Credit card fees get crunched

I read an interesting article recently in The Age about credit card interchange fees and the government caps that come in from July 1:

Perhaps even more interesting is that the readers’ comments pick up on problems with the existing credit card schemes with greater clarity of purpose than the schemes themselves. The schemes might not get it, but Bluechain certainly knows what you are talking about!

One industry insider comments on the complexity and expense of managing and running credit and debit card payments systems. The reader goes on to say that capping interchange fees will just result in banks and card schemes increasing other fees. Clearly this is a case of shifting the cost around without fixing the underlying problems.

This also raises an interesting point with loyalty programs, which issuers rely on to attract new customers. They also rely on the interchange fees to fund these programs (which, by the way, is largely at the expense of the merchant). So it will be interesting to watch how other issuers respond when the source of funds dries up in July.

The reader then highlights the need to enhance payment systems and make use of newer technologies. Bluechain is a new payments scheme that does just that. The fact that it does so while continuing to work with the current card schemes is what makes it unique. Bluechain allows the banks to transition to a new payments scheme without having to rip off the proverbial bandaid.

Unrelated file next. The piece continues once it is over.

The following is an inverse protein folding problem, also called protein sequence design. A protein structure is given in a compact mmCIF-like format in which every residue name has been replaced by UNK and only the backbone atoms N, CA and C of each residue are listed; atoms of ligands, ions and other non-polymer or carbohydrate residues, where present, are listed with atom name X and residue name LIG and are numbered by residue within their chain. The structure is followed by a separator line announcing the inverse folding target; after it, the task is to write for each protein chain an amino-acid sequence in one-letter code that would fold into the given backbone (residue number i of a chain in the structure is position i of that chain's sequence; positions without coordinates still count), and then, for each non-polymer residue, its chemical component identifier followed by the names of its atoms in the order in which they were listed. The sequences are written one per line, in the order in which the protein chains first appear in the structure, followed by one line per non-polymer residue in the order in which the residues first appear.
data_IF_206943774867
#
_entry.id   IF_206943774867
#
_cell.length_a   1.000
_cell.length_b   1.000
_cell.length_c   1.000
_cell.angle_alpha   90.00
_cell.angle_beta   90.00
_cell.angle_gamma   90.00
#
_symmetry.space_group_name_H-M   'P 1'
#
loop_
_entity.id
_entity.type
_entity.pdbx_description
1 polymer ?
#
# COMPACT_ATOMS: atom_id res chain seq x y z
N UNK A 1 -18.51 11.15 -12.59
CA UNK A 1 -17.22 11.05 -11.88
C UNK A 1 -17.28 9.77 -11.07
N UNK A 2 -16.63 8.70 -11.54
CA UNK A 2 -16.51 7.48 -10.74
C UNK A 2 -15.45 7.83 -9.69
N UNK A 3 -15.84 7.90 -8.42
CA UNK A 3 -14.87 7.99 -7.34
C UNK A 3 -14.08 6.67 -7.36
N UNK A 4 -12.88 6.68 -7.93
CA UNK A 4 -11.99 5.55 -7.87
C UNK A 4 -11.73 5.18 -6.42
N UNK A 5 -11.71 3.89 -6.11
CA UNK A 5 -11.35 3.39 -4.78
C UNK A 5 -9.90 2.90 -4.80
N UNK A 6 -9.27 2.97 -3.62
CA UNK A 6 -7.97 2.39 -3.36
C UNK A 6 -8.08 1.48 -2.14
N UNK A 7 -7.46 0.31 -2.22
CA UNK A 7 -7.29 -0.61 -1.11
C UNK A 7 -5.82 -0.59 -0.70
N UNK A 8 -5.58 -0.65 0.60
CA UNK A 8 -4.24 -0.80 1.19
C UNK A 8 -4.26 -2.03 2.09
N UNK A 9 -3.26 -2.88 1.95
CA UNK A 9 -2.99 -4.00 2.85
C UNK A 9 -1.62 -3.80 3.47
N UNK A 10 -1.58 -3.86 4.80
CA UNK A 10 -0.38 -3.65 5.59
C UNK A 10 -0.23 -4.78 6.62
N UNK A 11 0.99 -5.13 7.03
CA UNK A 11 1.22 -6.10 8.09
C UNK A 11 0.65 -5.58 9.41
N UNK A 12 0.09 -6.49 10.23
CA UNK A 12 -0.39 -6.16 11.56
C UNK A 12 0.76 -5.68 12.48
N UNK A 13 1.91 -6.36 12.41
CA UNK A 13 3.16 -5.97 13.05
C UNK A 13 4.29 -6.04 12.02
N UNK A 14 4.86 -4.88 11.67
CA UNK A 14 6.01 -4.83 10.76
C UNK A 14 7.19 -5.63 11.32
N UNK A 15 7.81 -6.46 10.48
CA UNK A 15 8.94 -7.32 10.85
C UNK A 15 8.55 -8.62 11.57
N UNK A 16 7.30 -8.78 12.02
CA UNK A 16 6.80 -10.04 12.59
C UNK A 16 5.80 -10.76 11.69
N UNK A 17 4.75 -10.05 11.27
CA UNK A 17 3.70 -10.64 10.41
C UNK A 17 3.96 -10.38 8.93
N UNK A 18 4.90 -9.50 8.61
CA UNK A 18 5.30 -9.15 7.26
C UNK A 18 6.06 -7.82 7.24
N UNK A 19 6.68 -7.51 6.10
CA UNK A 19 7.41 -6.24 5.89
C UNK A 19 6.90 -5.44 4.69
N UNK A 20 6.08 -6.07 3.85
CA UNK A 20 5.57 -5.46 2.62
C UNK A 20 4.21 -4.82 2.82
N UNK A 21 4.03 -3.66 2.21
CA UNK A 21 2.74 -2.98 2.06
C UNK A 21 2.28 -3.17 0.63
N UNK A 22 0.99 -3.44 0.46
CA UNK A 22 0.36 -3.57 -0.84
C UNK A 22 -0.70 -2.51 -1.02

Another reader goes on to question credit card surcharges and the lack of transparency for consumers who may pay more than the merchant for the card transaction. The fact is that this has always been an issue. At the extremes, some merchants will build the credit card fees into every transaction, even when a consumer pays cash, and others will charge a flat fee or percentage rate for some high cost schemes like Amex, which may be above what they incur.

Bluechain has long been an advocate for transparency in payments. And that includes both interchange fees and surcharging. It’s not surprising that the card schemes aren’t too keen about transparency because it exposes the true cost of payments to both the merchant and the consumer. Transparency empowers the consumer to pay from a position of knowledge, where they can choose a more expensive payment option with higher reward incentives, or a lower cost option with little or no reward scheme.

We all carry powerful devices with amazing connectivity around in our pockets; it’s time the payments industry started to use this potential, not by simply replacing a plastic card tap with a mobile phone tap, but by leveraging the power of our devices to provide an improved experience for all.